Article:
edition.cnn.com
COP26 Doesn’t Have to Be a Summit of Slogans
Despite the challenges of pulling off a successful summit, there are reasons for optimism in the fight against climate change.
washingtonpost.com
Those huge border apprehension numbers don’t tell the whole story
The last fiscal year saw a record number of apprehensions, but most of those migrants were either removed from the country or are still detained.
washingtonpost.com
Joint public events between Harris, Biden decline amid falling poll numbers
The White House denied this characterization saying the daily public schedule does not tell the whole story as the two often have several meetings.
nypost.com
Seattle Seahawks coach Pete Carroll admits he 'probably wouldn't have' been at helm for so long without Russell Wilson
Seattle Seahawks head coach Pete Carroll admitted after his side's disappointing 13-10 defeat to the New Orleans Saints on Monday night that he "probably wouldn't have" been with the team for so long if it wasn't for star quarterback Russell Wilson.
edition.cnn.com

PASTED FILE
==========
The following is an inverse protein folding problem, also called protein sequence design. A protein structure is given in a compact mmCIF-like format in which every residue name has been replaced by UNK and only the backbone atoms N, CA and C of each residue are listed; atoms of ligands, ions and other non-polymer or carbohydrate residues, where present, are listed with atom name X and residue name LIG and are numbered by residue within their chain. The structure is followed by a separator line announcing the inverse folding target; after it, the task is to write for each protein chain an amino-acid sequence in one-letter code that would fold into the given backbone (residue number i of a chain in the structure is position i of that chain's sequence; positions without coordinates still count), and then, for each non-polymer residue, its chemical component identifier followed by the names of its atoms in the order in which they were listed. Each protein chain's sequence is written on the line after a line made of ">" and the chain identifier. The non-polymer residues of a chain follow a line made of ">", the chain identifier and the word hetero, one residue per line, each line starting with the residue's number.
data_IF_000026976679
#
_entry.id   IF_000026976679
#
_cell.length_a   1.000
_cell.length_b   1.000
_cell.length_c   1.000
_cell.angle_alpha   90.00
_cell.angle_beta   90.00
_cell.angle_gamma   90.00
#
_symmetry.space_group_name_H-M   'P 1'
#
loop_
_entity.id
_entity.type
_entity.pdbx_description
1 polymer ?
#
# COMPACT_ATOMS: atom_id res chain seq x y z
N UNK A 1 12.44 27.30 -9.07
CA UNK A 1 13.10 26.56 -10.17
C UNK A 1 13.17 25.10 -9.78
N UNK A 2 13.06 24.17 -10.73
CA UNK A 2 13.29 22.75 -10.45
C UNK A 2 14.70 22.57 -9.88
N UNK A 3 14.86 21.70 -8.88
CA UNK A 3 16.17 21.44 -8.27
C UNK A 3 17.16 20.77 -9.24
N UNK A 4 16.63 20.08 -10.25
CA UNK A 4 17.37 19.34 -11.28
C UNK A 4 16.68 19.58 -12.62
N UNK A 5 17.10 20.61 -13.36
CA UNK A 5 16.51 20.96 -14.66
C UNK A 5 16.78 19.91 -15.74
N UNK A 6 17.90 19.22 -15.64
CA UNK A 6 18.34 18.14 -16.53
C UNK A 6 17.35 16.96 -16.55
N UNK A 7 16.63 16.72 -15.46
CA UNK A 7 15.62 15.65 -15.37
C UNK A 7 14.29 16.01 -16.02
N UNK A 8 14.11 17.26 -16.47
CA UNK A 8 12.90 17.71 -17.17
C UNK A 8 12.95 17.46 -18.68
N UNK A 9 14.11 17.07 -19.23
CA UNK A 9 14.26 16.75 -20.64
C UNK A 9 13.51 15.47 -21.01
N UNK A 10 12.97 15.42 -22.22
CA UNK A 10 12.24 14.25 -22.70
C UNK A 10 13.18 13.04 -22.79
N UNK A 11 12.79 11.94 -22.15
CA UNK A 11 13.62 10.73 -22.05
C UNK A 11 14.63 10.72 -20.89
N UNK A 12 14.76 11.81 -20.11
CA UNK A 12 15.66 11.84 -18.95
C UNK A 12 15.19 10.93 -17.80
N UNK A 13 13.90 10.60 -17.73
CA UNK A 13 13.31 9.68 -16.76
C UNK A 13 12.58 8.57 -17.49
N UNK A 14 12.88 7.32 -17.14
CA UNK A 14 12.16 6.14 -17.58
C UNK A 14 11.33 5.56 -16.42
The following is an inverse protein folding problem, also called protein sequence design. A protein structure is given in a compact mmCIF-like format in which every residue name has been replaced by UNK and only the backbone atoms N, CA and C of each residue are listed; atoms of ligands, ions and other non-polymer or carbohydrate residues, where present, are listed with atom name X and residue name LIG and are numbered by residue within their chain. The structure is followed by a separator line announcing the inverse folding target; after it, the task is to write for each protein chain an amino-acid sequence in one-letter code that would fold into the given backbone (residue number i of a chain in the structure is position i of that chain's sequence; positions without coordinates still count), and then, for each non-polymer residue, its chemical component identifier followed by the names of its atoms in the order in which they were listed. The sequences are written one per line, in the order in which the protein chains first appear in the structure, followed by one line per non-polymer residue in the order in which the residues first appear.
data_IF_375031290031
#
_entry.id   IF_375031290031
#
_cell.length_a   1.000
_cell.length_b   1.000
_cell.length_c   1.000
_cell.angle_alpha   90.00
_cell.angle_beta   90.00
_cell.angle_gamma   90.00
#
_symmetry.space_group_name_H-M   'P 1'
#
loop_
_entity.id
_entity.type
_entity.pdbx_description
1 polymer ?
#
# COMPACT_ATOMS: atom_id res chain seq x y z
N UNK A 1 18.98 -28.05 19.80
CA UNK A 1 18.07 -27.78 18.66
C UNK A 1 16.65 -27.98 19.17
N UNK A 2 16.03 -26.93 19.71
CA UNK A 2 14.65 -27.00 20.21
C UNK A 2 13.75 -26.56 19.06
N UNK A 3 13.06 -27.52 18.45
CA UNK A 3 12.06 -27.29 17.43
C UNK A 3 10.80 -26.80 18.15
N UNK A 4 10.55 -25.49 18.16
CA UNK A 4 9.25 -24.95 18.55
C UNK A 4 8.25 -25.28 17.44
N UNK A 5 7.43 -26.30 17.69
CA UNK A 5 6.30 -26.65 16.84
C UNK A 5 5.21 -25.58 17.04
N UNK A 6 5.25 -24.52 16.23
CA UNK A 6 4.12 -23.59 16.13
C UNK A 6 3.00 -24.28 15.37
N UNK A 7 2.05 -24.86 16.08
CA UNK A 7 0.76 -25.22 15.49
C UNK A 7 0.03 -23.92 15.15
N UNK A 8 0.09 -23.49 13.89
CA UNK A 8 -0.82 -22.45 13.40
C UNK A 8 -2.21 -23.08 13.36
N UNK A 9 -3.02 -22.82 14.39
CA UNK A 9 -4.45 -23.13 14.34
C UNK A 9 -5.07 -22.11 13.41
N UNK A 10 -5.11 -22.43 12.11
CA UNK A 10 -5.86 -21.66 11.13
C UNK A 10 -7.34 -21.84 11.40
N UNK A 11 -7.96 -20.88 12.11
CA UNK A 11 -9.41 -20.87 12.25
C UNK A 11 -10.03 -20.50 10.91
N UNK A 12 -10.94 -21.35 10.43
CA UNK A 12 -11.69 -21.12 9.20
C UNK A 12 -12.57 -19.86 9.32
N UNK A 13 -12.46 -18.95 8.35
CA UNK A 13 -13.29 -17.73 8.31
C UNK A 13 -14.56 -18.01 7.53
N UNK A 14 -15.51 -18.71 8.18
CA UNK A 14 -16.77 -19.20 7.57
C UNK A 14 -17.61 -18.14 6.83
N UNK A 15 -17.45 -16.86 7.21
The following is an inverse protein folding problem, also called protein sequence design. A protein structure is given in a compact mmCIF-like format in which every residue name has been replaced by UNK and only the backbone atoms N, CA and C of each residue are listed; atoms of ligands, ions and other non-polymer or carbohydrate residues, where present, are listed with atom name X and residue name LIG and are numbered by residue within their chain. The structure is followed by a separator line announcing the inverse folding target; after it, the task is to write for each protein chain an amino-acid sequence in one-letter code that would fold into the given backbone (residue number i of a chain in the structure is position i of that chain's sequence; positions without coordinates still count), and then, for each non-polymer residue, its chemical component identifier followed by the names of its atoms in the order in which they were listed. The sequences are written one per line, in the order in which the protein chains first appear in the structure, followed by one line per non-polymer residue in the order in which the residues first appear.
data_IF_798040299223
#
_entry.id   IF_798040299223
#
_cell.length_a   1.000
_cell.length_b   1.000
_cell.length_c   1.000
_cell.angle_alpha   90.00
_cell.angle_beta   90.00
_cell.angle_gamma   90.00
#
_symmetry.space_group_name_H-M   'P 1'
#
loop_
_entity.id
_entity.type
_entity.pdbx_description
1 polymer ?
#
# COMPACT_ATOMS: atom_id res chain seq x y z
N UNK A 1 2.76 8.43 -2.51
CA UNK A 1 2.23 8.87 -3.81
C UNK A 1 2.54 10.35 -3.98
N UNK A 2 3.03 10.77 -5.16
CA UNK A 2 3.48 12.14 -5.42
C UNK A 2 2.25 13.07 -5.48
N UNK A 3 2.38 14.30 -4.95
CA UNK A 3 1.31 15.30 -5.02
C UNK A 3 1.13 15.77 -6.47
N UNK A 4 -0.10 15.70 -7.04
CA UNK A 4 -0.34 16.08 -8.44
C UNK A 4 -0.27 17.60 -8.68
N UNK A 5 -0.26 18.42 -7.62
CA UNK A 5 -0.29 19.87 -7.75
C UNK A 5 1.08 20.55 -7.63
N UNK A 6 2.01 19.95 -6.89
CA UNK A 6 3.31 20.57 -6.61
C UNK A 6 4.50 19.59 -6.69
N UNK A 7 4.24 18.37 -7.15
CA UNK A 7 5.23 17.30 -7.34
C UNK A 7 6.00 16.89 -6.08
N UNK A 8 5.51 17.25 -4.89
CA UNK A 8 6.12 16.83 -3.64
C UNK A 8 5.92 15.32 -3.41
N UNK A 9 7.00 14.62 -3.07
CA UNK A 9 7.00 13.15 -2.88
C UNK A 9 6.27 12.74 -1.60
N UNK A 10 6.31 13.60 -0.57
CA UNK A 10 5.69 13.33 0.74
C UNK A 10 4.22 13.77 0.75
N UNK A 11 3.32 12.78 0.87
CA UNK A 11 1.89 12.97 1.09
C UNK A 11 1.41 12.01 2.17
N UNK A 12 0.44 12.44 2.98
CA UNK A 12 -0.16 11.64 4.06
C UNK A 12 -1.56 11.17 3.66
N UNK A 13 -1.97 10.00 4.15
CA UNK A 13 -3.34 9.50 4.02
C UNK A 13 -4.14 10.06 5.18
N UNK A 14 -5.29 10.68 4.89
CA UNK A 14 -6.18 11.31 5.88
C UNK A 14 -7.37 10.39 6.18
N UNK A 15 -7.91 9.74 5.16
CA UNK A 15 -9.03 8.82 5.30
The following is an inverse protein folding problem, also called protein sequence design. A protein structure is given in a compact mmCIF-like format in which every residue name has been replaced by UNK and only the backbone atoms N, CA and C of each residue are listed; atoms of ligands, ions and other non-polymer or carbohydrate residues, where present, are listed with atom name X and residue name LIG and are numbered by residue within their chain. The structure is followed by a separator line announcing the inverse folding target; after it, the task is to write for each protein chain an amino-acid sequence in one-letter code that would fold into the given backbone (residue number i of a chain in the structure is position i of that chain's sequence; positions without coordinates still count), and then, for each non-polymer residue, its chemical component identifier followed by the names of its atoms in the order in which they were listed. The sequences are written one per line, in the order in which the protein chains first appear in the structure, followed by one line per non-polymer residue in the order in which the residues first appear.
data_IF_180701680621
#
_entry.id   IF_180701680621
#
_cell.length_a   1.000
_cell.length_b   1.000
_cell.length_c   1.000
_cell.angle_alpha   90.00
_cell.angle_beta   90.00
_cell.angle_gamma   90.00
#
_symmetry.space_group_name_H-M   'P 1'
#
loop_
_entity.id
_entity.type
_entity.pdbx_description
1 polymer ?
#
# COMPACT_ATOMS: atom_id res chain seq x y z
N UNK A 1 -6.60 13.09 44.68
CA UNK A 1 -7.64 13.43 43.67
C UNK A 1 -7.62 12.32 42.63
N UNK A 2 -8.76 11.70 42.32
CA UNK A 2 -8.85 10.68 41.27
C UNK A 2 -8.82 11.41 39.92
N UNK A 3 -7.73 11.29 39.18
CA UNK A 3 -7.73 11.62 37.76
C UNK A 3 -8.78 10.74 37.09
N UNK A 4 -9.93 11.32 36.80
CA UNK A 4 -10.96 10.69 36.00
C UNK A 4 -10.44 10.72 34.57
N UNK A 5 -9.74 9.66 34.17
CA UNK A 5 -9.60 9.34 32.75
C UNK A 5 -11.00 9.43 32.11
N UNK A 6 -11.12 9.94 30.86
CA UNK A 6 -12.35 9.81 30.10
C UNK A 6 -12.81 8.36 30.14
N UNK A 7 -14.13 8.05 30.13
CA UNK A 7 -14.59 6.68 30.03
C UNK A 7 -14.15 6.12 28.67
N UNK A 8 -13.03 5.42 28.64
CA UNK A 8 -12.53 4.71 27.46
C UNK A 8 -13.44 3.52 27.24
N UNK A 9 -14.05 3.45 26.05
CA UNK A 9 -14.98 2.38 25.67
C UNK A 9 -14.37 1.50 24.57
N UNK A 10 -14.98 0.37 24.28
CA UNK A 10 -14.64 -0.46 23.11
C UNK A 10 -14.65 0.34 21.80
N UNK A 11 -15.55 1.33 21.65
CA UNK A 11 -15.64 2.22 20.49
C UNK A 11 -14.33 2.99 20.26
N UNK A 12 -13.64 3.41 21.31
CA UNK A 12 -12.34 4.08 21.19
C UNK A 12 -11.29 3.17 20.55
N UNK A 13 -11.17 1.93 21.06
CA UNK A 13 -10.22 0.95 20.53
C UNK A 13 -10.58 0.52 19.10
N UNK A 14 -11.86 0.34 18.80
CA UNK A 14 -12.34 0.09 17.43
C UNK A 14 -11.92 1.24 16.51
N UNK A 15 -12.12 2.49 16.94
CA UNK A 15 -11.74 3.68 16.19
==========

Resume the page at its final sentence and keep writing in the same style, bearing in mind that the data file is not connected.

Seattle Seahawks coach Pete Carroll admits he 'probably wouldn't have' been at helm for so long without Russell Wilson
Seattle Seahawks head coach Pete Carroll admitted after his side's disappointing 13-10 defeat to the New Orleans Saints on Monday night that he "probably wouldn't have" been with the team for so long if it wasn't for star quarterback Russell Wilson.
edition.cnn.com
UBS Is Beating American Lenders on Their Own Turf
The Swiss bank is escaping the drag of negative interest rates at home with big expansion of loans to the rich in the U.S.
washingtonpost.com
Model's Video on Lack of Black Hair and Makeup Artists Watched 2.4M Times
British model Leomie Anderson shared behind-the-scenes footage of herself struggling to get her hair and makeup done to satisfaction at New York Fashion Week.
newsweek.com
‘Squid Game’ creator says Netflix didn’t make him rich but ‘put food on the table’